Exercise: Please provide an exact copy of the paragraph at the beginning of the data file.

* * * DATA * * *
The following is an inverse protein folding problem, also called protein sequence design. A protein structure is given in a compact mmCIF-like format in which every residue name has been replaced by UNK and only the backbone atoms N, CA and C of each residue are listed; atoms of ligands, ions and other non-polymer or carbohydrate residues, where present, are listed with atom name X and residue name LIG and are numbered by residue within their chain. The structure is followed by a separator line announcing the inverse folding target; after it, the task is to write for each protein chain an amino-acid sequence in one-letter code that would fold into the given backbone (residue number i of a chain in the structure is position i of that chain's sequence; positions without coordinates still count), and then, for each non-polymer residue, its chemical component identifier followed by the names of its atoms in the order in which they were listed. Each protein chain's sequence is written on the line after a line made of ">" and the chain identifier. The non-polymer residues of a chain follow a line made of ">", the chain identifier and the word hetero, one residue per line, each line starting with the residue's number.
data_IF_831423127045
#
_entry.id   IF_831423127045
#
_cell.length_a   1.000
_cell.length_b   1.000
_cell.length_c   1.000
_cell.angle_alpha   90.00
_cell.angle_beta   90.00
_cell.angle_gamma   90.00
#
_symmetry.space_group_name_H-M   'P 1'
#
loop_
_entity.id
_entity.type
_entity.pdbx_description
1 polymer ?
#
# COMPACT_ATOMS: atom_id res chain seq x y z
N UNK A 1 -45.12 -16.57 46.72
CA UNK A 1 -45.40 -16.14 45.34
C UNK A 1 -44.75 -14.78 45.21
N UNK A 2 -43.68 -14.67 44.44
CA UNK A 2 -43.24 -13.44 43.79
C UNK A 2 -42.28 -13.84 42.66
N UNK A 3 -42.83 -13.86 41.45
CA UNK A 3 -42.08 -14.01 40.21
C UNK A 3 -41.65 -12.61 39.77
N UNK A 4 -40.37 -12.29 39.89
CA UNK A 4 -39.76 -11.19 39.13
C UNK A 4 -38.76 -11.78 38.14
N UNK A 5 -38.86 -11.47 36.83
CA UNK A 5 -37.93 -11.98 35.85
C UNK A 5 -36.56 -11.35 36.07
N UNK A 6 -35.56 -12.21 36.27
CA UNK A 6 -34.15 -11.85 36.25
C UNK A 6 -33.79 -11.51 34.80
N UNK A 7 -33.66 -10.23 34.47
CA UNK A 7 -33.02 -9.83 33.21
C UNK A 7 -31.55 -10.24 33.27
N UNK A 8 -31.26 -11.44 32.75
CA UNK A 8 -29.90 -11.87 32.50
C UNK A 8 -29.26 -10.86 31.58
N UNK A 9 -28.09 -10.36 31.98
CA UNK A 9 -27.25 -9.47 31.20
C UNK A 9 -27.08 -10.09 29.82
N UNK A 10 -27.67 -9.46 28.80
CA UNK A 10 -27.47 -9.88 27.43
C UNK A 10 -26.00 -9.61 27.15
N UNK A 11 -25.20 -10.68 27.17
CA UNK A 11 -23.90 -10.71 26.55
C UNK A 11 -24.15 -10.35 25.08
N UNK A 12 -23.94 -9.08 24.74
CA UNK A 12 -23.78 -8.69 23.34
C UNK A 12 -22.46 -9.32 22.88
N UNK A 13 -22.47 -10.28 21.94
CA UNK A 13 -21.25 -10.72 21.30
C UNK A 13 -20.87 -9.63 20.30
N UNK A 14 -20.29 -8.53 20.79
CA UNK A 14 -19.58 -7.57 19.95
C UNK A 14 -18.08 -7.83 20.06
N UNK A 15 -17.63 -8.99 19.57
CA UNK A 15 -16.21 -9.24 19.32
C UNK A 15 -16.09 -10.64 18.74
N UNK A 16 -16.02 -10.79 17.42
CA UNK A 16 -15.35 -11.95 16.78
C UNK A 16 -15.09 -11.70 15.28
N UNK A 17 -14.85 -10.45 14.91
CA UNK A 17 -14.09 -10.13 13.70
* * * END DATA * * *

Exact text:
The following is an inverse protein folding problem, also called protein sequence design. A protein structure is given in a compact mmCIF-like format in which every residue name has been replaced by UNK and only the backbone atoms N, CA and C of each residue are listed; atoms of ligands, ions and other non-polymer or carbohydrate residues, where present, are listed with atom name X and residue name LIG and are numbered by residue within their chain. The structure is followed by a separator line announcing the inverse folding target; after it, the task is to write for each protein chain an amino-acid sequence in one-letter code that would fold into the given backbone (residue number i of a chain in the structure is position i of that chain's sequence; positions without coordinates still count), and then, for each non-polymer residue, its chemical component identifier followed by the names of its atoms in the order in which they were listed. Each protein chain's sequence is written on the line after a line made of ">" and the chain identifier. The non-polymer residues of a chain follow a line made of ">", the chain identifier and the word hetero, one residue per line, each line starting with the residue's number.